When you order pizza, how much is the cheesy, delicious part...and how much is crust?
Normally the word explosion has sort of a negative connotation. And yet, properly managed, explosions are responsible for getting many of us safely to work in the morning, in the form of the internal combustion engine. If all goes according to plan, these explosions happen in the combustion chambers inside a vehicle's engine. The chambers sit on top of cylinders, which contain the pistons and valves that manage all of the important manipulation of fuel and gases flowing into and out of the engine.
Death and taxes are both mortal locks in this world, but the government can only spend one of them. Which they do. A lot. That's not terribly surprising, since governments have an incredible number of responsibilities that -- like many responsibilities -- require money. And because there's a finite amount of cash to go around, state governments have to make some tough decisions about where to lay it, which means spending has something important to tell us about priorities.
In an incredibly bold and almost certainly unprecedented move, Apple has decided to release a newer version of one of its popular products. That's right: as of Friday, the iPhone 6 is available for pre-order. Since you're currently connected to the Internet, that's probably not news to you. But what you might not know, what wasn't part of any cryptic e-whispering or subsequent media hullabaloo, is that — just a few days earlier — Apple wordlessly murdered the iPod classic. No press release, no farewell tribute. One day it was in the web store, and the next it just...wasn't. (RiP)
Back in 2006, Honda was pretty psyched about its new 50-mpg Civic Hybrid model. And, if this ad is any indication, so were the flowers, praying mantises, toucans, giraffes, and fishes. And why shouldn't everybody be psyched? Fifty is an awful lot of miles to be able to drive on a single gallon of gas, and less fuel consumption means lower emissions, spunkier fauna, happier customers. After all, not only can consumers feel good about doing something helpful for the environment, they can also spend a lot less money on transportation. So are hybrids a good deal, right? Well, that depends.
It's football season again, so let's talk about professional basketball for a minute. That's right, basketball. In order to make games more exciting, NBA rules don't allow teams to hold onto the ball for too long during any given possession. Currently, the shot clock counts down 24 seconds, meaning that's the amount of time a team has to attempt a score before they're forced to turn the ball over. That's the law of the land.
Now imagine everybody gets together next week and agrees that they'll instead turn the ball over after 18 seconds. Not that the rule will change — there will still be 24 perfectly good seconds available for legal use — but that the new prevailing convention will suddenly be to give up 25% of your available possession time. Everyone would think that's nuts.
And yet that's more or less what happens in every single NFL football game. A team has four chances to advance the ball a minimum of 10 yards, but if they haven't succeeded after three plays, they typically sacrifice the last down in order to punt the ball over to the opposing side. Pretty much everybody thinks that's reasonable.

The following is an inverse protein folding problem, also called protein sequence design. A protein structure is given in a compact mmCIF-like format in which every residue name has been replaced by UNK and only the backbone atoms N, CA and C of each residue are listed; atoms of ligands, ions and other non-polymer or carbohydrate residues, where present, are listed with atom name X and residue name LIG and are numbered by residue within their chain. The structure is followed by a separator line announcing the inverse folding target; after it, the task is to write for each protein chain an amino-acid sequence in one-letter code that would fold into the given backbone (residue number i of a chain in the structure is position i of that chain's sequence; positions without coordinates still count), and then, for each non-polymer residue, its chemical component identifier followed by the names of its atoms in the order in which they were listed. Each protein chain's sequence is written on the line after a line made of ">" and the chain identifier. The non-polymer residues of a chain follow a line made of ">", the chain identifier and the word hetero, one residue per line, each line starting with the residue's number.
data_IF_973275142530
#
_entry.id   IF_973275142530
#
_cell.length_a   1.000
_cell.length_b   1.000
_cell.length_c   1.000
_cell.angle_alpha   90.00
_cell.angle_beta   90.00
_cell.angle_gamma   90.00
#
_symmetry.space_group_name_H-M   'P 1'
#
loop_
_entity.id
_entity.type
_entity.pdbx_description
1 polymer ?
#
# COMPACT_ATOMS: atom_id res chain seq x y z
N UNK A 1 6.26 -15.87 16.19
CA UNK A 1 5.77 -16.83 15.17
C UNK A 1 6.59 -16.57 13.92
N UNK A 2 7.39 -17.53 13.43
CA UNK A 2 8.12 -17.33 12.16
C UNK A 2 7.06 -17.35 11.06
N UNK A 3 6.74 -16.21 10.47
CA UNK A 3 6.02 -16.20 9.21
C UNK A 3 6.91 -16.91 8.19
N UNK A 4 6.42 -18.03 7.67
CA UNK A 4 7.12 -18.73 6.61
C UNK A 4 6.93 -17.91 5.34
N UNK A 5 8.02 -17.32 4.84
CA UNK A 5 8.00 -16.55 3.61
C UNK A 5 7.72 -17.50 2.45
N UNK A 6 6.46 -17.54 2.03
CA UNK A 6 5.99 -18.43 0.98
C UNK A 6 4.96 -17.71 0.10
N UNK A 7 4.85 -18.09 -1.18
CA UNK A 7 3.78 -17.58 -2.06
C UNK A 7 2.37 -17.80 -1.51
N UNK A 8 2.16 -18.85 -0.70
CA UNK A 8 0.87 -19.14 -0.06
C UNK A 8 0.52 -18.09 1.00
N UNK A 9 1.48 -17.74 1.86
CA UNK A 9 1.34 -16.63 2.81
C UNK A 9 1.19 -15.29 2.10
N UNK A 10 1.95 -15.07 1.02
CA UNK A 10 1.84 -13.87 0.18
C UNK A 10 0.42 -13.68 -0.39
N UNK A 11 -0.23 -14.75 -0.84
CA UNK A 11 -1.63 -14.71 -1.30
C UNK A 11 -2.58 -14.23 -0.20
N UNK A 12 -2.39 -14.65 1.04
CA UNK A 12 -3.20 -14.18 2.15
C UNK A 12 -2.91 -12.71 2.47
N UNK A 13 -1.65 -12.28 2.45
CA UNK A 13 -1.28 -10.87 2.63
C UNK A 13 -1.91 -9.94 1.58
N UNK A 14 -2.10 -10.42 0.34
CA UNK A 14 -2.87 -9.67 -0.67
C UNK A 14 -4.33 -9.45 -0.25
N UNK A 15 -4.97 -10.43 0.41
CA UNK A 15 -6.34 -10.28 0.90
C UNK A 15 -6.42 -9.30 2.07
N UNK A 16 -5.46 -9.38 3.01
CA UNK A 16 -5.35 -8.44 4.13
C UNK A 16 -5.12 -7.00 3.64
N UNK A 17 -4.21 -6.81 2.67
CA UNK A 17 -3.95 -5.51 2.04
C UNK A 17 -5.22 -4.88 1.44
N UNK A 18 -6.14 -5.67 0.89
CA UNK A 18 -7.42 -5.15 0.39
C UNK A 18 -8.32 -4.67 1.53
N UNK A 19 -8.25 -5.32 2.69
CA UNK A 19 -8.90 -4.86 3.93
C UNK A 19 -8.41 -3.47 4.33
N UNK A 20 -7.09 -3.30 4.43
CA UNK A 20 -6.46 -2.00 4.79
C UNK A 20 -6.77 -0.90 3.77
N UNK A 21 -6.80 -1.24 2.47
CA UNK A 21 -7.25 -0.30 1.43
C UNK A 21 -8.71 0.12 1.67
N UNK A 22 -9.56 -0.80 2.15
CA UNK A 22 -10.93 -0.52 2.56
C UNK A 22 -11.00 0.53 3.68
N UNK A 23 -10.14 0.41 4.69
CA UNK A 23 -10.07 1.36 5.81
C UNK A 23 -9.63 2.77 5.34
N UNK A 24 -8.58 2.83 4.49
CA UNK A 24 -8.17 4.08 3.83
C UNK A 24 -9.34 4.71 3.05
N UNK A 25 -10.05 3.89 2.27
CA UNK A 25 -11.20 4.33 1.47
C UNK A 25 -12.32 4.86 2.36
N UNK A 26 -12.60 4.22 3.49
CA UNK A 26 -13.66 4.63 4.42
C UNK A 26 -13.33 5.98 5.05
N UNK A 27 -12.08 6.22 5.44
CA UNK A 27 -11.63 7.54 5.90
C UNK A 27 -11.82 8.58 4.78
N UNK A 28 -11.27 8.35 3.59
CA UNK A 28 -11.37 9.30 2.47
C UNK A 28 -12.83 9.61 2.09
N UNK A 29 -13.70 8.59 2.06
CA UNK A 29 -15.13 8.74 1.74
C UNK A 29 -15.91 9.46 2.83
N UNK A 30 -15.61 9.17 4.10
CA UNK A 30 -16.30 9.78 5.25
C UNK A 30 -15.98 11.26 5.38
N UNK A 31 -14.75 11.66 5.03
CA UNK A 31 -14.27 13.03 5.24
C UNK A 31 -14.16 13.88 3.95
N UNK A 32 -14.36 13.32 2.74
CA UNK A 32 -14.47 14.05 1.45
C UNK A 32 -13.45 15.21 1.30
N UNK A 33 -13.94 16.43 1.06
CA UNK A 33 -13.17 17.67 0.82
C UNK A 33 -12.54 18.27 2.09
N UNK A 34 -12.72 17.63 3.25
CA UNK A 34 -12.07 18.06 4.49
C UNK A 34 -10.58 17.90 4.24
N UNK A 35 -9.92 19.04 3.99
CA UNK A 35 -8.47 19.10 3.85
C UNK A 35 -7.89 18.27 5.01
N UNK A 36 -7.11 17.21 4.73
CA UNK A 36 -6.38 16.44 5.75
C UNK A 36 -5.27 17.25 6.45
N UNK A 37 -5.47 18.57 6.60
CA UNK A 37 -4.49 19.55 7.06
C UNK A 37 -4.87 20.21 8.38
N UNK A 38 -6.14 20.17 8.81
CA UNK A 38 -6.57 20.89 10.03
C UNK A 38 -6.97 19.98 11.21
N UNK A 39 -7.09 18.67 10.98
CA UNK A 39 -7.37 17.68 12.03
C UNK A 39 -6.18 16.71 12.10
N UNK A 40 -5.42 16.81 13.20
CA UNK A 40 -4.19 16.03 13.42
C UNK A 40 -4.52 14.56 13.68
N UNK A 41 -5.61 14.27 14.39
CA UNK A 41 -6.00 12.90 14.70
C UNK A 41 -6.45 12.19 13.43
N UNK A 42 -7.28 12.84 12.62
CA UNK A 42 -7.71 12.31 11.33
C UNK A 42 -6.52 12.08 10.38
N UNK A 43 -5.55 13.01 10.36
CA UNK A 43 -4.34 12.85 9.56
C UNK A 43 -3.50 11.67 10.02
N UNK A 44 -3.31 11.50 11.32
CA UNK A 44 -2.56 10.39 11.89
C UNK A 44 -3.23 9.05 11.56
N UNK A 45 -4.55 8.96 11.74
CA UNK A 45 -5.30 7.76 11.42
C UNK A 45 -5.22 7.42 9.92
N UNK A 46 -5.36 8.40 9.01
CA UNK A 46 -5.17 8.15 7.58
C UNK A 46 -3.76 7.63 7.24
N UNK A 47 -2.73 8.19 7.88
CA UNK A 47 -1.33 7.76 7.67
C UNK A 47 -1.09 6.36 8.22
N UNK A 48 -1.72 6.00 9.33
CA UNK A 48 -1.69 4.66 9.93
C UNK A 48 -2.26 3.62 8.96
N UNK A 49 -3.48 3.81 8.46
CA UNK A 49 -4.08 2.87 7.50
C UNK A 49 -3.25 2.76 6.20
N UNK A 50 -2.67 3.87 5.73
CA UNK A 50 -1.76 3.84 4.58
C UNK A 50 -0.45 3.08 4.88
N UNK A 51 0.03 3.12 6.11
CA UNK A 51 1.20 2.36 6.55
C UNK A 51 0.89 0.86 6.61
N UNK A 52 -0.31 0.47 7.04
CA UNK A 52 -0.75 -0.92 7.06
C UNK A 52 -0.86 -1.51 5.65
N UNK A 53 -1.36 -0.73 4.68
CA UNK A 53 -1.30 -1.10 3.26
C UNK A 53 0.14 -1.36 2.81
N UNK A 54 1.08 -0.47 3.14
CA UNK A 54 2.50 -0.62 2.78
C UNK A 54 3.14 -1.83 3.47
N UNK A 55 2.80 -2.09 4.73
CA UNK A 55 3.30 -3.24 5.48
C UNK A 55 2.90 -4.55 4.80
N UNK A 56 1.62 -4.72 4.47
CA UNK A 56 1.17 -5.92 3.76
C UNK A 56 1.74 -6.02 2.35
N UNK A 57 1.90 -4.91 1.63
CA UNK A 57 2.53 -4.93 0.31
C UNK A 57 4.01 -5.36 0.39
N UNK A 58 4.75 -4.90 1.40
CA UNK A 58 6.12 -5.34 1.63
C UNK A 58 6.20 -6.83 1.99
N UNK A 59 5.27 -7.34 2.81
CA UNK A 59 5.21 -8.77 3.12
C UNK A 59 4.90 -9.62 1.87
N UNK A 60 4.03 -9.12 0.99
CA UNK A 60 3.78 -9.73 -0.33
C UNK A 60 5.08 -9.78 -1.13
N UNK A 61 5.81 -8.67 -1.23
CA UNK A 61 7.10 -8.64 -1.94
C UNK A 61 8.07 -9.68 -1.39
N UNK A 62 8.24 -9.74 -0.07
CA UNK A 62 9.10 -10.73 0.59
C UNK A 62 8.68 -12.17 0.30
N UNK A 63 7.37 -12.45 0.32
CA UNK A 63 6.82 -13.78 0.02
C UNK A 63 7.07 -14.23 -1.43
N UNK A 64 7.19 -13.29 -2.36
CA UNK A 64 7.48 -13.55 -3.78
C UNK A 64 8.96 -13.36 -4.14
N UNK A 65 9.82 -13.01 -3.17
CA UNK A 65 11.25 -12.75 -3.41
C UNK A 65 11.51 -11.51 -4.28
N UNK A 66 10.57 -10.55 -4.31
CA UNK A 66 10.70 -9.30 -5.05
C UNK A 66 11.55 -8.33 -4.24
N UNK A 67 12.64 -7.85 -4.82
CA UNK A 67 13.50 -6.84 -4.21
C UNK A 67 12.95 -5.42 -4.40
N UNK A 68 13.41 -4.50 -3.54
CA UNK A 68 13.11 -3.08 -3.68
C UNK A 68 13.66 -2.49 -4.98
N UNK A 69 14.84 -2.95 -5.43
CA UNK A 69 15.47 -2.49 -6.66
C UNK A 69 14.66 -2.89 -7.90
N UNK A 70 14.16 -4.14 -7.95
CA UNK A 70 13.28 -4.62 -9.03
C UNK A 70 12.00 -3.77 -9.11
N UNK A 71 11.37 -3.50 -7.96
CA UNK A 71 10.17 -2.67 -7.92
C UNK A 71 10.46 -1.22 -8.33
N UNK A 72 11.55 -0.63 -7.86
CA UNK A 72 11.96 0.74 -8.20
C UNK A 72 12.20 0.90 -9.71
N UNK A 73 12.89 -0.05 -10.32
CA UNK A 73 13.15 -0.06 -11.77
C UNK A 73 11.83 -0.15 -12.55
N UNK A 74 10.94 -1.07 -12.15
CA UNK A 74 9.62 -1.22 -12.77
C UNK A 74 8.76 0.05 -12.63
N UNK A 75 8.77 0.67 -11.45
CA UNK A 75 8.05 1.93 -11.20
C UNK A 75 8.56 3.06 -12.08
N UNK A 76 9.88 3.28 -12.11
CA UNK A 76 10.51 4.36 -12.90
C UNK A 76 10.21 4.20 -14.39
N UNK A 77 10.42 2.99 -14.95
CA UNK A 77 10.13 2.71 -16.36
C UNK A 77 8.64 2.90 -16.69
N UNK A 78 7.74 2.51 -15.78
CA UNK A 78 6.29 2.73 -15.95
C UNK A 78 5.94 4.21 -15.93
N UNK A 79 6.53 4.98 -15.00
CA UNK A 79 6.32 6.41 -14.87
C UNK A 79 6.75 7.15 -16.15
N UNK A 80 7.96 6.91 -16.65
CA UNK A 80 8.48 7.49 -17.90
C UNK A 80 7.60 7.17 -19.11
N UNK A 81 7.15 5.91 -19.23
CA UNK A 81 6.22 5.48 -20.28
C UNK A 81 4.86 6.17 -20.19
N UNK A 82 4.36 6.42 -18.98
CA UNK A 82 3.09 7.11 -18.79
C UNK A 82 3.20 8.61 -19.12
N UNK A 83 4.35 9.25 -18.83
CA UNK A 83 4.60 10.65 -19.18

Last month Mathalicious HQ packed up and headed to Austin, Texas, which now makes us a part of the single largest demographic group in the country. No, not Texans. City folks.
Depending on how much faith you have in the Census, it turns out that something like 80% of all Americans live in urban areas. For at least two reasons, that's crazy high. First of all, it's almost impossible to get 80% of Americans to agree on anything, so it's borderline miraculous that so many people have agreed to share such a tiny fraction of the country's area. Second of all, we've only been at this urbanization thing for a couple hundred years, and we started out extremely rural.
Sometimes the world is all backwards. And sometimes it just looks that way. Exhibit A: car commercials. Did you catch it? If not, watch again, and this time focus on the wheels. At certain points they seem to be spinning in the wrong direction even though the professional driver isn't spitting out pieces of his transmission all […]
Some strange things are so common that it's easy to forget how strange they are. Like, for instance, standing by the side of the road. Each time you hear a car moving toward you, you know it will sound different after whizzing by. It happens all the time, but if you stop to think about […]
In the Long-Ago Times (prior to ca. 1975), if you wanted to record video, you needed strips of light-sensitive material known as "film." You loaded this film into the camera, which had some sprockets that would latch onto perforations in the film and pull it through the camera, exposing frame after frame as it wound its way through.
The physical dimensions of the camera determined its film size, but different cameras required different sizes. Edison and his buddy William Dickson decided that this was pretty dumb, and that film sizes should be standardized. In 1892 they were using 35mm film stock; any image recorded on that film had a width:height ratio of approximately 4:3. This measurement is known as the film's aspect ratio. Because everybody generally agreed that Edison was a genius, 4:3 quickly became the industry standard. In fact, even today 4:3 is often referred to as "standard format" for video.